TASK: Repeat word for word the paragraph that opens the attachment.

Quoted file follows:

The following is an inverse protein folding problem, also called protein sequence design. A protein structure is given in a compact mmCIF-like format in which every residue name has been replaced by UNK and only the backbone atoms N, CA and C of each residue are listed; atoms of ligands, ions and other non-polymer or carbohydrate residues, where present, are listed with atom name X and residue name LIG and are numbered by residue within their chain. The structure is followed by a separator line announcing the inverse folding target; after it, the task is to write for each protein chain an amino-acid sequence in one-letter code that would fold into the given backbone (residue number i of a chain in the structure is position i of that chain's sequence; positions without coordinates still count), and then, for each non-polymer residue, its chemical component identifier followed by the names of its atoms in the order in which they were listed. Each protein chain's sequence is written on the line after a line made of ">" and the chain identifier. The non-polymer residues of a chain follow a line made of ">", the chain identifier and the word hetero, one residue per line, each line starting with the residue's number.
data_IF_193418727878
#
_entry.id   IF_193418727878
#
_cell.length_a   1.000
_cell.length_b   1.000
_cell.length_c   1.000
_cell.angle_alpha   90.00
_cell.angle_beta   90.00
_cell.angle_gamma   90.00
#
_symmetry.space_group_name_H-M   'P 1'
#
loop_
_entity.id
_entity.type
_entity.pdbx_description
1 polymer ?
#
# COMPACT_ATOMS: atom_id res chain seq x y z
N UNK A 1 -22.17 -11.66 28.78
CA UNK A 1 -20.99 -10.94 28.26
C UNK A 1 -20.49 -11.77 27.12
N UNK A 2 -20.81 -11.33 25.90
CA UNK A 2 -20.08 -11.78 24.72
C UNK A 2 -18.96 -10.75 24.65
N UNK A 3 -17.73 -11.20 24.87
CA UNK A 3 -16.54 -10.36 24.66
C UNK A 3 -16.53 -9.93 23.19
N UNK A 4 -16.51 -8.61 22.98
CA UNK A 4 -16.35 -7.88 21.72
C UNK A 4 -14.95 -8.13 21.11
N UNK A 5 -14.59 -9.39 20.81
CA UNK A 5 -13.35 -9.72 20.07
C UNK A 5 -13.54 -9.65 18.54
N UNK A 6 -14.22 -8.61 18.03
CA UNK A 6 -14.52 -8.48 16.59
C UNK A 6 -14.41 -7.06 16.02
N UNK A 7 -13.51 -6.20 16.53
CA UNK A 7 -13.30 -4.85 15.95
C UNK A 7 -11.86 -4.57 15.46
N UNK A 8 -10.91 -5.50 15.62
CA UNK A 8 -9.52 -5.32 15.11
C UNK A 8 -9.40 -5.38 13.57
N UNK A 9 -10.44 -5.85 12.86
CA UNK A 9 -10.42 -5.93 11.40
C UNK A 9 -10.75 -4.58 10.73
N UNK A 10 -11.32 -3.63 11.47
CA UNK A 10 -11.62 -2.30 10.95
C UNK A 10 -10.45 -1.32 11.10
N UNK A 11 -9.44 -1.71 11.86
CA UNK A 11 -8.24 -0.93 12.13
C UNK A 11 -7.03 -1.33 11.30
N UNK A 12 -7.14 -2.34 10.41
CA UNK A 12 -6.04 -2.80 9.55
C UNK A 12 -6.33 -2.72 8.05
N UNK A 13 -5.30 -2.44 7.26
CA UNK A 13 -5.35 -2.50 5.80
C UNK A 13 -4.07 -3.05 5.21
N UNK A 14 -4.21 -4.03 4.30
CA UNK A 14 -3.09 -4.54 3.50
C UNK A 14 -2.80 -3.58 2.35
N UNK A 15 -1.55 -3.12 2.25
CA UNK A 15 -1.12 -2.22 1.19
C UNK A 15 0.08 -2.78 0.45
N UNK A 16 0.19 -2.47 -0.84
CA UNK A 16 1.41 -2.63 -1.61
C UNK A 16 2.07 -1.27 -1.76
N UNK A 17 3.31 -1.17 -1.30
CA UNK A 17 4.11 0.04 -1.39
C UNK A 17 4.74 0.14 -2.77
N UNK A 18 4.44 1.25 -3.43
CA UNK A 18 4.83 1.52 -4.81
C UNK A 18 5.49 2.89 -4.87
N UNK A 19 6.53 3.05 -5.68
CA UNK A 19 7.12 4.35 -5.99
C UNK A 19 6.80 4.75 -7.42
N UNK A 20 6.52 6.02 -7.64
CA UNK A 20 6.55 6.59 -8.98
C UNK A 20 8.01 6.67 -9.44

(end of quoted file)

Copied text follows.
The following is an inverse protein folding problem, also called protein sequence design. A protein structure is given in a compact mmCIF-like format in which every residue name has been replaced by UNK and only the backbone atoms N, CA and C of each residue are listed; atoms of ligands, ions and other non-polymer or carbohydrate residues, where present, are listed with atom name X and residue name LIG and are numbered by residue within their chain. The structure is followed by a separator line announcing the inverse folding target; after it, the task is to write for each protein chain an amino-acid sequence in one-letter code that would fold into the given backbone (residue number i of a chain in the structure is position i of that chain's sequence; positions without coordinates still count), and then, for each non-polymer residue, its chemical component identifier followed by the names of its atoms in the order in which they were listed. Each protein chain's sequence is written on the line after a line made of ">" and the chain identifier. The non-polymer residues of a chain follow a line made of ">", the chain identifier and the word hetero, one residue per line, each line starting with the residue's number.